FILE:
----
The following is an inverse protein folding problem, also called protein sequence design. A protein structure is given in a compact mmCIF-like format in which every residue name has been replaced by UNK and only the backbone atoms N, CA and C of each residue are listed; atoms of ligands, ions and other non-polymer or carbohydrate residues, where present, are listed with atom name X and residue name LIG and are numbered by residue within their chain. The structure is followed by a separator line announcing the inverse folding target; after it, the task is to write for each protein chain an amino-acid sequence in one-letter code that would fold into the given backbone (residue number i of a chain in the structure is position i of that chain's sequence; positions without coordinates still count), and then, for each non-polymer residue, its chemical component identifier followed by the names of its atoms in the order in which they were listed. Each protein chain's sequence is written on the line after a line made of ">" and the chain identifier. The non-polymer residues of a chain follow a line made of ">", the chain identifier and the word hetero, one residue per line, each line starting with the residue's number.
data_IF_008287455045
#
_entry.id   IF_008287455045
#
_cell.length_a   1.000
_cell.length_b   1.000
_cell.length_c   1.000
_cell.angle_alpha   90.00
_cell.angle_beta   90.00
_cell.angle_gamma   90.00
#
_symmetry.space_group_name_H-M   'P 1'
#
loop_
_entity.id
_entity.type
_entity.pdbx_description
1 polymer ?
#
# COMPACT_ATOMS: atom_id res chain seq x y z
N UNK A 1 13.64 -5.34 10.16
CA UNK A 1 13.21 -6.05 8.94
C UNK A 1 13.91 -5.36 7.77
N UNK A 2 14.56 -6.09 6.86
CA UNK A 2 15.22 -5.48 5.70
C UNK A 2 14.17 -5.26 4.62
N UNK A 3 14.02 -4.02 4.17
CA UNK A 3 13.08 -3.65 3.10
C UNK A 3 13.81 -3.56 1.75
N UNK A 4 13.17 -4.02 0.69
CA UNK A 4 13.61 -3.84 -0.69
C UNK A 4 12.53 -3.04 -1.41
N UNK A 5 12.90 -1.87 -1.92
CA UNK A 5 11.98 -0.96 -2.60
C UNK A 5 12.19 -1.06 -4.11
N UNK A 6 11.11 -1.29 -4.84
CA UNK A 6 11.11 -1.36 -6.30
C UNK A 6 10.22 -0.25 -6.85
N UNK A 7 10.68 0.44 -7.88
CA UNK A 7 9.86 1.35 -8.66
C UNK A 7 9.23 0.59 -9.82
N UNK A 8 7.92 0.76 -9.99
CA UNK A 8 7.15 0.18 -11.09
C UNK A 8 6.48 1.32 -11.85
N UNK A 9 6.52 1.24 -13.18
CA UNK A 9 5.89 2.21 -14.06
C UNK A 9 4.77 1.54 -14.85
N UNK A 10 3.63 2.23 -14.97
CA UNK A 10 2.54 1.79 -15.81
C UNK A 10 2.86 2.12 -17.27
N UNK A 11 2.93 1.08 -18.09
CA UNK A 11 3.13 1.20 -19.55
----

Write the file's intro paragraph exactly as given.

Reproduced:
The following is an inverse protein folding problem, also called protein sequence design. A protein structure is given in a compact mmCIF-like format in which every residue name has been replaced by UNK and only the backbone atoms N, CA and C of each residue are listed; atoms of ligands, ions and other non-polymer or carbohydrate residues, where present, are listed with atom name X and residue name LIG and are numbered by residue within their chain. The structure is followed by a separator line announcing the inverse folding target; after it, the task is to write for each protein chain an amino-acid sequence in one-letter code that would fold into the given backbone (residue number i of a chain in the structure is position i of that chain's sequence; positions without coordinates still count), and then, for each non-polymer residue, its chemical component identifier followed by the names of its atoms in the order in which they were listed. Each protein chain's sequence is written on the line after a line made of ">" and the chain identifier. The non-polymer residues of a chain follow a line made of ">", the chain identifier and the word hetero, one residue per line, each line starting with the residue's number.